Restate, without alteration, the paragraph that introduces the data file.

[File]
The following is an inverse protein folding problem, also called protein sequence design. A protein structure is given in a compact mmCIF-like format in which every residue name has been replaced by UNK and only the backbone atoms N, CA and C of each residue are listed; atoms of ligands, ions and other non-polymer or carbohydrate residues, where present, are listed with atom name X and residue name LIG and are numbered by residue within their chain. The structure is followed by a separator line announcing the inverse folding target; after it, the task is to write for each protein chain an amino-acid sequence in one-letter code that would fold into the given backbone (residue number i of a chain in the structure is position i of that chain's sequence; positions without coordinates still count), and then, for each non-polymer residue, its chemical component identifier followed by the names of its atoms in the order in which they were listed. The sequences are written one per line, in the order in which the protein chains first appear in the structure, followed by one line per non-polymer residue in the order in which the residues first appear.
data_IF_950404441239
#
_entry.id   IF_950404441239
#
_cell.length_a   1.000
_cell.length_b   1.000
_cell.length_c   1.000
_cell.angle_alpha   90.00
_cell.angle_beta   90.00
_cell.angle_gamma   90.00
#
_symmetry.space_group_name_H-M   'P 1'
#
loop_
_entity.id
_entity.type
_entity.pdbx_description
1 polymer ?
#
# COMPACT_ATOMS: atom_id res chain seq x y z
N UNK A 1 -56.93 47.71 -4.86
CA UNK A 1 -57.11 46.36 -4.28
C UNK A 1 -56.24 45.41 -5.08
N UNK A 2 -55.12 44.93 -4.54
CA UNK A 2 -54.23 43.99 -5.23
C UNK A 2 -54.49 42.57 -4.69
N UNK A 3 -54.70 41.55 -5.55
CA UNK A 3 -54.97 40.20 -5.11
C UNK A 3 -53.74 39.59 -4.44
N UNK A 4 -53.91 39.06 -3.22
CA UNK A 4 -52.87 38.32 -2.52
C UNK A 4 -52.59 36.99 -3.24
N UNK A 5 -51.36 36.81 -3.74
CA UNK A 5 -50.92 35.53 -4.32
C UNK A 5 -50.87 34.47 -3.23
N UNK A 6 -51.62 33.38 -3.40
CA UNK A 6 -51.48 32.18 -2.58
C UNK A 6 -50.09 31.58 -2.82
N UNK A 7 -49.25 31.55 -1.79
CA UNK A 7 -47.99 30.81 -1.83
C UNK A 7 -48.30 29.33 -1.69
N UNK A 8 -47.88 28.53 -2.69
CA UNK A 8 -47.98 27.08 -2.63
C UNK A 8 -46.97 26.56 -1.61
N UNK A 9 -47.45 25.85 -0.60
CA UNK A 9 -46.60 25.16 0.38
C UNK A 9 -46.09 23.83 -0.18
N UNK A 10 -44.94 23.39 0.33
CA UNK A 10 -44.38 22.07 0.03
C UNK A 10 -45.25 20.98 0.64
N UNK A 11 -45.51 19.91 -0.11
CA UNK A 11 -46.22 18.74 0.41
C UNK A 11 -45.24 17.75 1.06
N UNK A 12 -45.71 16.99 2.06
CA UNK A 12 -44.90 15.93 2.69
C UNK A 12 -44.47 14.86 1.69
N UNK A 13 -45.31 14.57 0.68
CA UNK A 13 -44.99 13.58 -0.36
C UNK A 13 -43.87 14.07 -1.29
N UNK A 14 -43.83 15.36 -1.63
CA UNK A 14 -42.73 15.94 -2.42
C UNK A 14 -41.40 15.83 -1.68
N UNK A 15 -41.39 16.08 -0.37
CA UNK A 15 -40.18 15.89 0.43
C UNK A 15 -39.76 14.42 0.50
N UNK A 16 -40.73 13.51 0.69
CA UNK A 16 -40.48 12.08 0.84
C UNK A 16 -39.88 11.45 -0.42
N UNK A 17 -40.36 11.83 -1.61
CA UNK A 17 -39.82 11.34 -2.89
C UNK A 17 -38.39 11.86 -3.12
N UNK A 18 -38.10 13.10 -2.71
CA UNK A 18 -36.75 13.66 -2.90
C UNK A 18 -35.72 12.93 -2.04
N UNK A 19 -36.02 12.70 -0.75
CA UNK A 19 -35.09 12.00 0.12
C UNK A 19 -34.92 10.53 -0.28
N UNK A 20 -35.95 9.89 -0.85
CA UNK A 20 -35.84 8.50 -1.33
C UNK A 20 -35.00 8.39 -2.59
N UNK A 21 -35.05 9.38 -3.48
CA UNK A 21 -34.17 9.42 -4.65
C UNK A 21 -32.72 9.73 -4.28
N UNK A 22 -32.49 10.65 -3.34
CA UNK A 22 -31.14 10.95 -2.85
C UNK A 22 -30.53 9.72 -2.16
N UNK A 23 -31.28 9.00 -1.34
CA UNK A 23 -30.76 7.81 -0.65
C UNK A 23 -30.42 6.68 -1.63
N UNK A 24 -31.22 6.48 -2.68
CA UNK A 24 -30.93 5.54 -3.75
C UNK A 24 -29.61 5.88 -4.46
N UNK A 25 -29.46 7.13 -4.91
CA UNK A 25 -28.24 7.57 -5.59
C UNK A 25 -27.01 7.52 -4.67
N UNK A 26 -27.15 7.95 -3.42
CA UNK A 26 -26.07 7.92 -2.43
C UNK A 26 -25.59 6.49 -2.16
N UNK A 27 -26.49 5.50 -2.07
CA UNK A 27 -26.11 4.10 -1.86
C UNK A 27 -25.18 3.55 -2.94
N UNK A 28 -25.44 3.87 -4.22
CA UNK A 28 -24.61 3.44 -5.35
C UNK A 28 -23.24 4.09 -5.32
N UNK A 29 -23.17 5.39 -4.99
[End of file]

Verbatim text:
The following is an inverse protein folding problem, also called protein sequence design. A protein structure is given in a compact mmCIF-like format in which every residue name has been replaced by UNK and only the backbone atoms N, CA and C of each residue are listed; atoms of ligands, ions and other non-polymer or carbohydrate residues, where present, are listed with atom name X and residue name LIG and are numbered by residue within their chain. The structure is followed by a separator line announcing the inverse folding target; after it, the task is to write for each protein chain an amino-acid sequence in one-letter code that would fold into the given backbone (residue number i of a chain in the structure is position i of that chain's sequence; positions without coordinates still count), and then, for each non-polymer residue, its chemical component identifier followed by the names of its atoms in the order in which they were listed. The sequences are written one per line, in the order in which the protein chains first appear in the structure, followed by one line per non-polymer residue in the order in which the residues first appear.